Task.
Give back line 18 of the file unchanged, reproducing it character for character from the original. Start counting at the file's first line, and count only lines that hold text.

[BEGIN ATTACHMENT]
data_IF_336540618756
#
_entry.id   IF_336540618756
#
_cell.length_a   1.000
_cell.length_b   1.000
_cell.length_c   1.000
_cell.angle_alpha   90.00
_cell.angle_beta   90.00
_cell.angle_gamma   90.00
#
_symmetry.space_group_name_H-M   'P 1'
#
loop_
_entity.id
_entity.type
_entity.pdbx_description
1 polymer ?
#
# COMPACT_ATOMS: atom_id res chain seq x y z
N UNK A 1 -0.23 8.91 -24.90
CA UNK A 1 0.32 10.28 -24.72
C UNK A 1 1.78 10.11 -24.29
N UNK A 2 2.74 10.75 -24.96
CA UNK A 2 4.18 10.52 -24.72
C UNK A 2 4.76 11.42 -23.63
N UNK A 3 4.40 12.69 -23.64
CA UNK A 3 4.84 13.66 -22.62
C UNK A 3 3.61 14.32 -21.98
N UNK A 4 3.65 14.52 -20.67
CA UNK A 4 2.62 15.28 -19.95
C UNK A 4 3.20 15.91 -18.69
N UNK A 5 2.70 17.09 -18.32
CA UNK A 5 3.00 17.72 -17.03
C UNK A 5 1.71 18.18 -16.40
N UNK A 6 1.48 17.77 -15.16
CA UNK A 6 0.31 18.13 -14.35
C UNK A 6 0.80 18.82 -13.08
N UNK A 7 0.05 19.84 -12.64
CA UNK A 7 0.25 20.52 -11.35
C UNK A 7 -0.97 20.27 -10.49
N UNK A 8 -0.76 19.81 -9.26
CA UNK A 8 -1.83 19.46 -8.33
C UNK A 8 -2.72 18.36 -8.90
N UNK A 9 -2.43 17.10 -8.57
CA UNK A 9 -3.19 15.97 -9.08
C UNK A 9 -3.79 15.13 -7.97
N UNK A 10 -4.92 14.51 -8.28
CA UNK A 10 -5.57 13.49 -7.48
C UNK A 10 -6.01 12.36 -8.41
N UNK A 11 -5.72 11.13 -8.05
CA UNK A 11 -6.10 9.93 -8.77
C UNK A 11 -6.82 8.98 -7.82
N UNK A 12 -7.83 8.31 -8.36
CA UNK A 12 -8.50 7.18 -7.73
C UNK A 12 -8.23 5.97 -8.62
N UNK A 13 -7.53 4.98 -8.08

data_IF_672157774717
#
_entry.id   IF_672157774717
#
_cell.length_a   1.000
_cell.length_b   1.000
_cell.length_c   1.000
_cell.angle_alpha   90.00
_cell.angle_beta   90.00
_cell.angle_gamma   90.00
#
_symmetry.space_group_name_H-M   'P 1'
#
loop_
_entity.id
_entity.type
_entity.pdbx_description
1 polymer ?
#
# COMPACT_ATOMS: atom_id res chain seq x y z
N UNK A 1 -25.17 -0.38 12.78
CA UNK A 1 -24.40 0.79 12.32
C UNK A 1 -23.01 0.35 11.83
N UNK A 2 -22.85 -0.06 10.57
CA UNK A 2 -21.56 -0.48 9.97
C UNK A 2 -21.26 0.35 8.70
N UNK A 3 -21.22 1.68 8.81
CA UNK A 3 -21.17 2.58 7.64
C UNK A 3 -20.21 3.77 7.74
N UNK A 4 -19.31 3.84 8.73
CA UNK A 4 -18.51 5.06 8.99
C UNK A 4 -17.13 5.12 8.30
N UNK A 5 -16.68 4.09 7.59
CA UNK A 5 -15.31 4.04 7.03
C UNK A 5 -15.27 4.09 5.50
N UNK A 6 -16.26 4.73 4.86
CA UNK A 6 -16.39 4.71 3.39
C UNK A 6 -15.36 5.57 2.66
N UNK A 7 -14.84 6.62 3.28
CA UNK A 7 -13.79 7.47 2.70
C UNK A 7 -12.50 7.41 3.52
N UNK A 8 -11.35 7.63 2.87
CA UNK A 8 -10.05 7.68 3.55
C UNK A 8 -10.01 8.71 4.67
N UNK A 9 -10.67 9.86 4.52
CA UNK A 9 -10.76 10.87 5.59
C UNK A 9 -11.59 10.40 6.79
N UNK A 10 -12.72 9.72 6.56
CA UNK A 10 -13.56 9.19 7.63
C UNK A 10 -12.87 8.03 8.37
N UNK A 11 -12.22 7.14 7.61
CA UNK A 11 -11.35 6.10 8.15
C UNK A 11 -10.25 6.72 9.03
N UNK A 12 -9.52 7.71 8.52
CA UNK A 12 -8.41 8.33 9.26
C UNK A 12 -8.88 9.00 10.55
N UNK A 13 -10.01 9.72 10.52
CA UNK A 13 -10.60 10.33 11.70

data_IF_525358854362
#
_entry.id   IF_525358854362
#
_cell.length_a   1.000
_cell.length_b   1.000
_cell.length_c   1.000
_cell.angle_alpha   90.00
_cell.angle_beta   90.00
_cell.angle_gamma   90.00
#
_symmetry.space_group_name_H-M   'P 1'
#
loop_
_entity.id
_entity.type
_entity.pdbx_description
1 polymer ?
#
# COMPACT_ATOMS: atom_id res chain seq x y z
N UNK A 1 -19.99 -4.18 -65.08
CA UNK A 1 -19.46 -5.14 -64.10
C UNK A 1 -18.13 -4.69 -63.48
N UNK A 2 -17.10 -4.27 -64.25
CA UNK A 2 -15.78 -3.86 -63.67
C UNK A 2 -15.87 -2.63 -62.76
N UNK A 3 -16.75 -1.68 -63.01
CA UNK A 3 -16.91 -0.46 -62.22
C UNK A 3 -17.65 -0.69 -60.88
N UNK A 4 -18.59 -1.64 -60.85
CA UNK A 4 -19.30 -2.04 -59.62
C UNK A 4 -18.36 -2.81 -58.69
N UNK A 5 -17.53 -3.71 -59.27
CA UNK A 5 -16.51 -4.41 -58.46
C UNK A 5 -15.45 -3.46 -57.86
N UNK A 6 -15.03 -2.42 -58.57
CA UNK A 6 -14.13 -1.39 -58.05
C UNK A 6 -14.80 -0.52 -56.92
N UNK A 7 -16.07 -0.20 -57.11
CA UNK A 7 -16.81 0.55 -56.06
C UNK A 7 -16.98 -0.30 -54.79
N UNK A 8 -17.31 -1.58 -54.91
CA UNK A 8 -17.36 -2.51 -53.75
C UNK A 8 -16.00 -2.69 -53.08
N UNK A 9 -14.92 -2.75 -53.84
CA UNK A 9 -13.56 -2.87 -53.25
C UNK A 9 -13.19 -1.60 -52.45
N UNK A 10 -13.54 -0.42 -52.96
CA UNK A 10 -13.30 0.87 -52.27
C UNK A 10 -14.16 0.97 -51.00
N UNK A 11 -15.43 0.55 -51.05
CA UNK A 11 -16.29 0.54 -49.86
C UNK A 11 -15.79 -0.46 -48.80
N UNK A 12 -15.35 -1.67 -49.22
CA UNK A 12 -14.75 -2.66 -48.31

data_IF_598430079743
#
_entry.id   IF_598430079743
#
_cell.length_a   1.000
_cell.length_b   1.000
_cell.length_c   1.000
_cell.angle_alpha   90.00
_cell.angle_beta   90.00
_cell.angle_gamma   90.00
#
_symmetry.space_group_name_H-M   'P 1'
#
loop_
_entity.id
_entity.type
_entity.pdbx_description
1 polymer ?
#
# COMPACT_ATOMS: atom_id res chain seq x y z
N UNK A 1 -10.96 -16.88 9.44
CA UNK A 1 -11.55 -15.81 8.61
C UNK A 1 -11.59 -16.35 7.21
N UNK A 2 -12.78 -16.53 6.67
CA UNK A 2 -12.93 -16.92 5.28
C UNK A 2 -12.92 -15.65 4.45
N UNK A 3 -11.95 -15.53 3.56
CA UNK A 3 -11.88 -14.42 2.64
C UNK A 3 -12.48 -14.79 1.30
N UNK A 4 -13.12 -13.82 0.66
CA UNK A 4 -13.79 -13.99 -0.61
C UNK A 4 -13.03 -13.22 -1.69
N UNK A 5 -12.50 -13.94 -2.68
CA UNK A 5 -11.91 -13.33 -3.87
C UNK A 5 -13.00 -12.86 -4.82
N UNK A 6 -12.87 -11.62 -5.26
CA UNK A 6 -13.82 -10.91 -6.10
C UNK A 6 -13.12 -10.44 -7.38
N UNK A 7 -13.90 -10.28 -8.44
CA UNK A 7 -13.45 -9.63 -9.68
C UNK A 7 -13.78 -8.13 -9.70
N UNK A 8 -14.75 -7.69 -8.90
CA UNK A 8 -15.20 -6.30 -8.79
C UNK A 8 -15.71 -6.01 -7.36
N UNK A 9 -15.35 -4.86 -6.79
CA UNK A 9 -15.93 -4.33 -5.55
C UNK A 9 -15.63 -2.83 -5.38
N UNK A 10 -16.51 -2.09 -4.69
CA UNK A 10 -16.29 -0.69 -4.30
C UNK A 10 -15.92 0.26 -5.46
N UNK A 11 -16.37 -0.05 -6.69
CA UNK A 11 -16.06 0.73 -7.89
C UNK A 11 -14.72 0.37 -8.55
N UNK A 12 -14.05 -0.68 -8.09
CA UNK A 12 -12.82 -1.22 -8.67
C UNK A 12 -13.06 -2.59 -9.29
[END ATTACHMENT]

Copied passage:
1 polymer ?